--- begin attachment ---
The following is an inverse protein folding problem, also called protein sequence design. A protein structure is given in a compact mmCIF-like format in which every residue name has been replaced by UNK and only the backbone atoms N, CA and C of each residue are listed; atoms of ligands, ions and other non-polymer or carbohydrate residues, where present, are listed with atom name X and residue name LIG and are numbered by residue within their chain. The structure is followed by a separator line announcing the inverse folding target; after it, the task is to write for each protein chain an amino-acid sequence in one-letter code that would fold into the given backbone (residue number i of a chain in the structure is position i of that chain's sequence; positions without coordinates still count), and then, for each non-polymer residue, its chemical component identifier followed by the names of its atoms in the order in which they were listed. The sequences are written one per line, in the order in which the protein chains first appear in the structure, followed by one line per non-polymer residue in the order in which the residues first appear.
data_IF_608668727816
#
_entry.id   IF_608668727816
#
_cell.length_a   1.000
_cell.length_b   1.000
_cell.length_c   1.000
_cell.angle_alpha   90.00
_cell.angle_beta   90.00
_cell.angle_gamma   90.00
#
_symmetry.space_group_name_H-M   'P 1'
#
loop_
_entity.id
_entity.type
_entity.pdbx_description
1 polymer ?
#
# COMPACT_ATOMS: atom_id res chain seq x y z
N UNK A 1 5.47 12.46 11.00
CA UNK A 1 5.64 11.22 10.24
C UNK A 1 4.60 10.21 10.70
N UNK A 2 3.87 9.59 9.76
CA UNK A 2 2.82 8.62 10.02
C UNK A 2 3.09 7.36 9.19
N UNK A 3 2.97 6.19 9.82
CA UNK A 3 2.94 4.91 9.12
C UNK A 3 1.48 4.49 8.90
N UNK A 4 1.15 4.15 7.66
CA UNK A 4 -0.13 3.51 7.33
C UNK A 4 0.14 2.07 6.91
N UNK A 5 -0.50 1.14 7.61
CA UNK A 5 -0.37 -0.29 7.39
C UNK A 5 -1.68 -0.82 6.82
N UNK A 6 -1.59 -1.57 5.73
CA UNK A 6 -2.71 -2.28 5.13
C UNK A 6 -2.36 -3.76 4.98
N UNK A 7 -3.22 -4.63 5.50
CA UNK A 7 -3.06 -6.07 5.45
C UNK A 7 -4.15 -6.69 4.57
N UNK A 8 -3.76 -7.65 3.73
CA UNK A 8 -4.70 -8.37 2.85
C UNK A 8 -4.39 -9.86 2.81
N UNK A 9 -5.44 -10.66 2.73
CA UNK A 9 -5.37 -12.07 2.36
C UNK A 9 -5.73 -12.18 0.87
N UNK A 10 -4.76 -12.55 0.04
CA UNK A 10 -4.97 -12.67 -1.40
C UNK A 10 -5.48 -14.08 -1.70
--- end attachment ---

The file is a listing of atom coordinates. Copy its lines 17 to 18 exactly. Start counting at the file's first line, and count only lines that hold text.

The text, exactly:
_entity.type
_entity.pdbx_description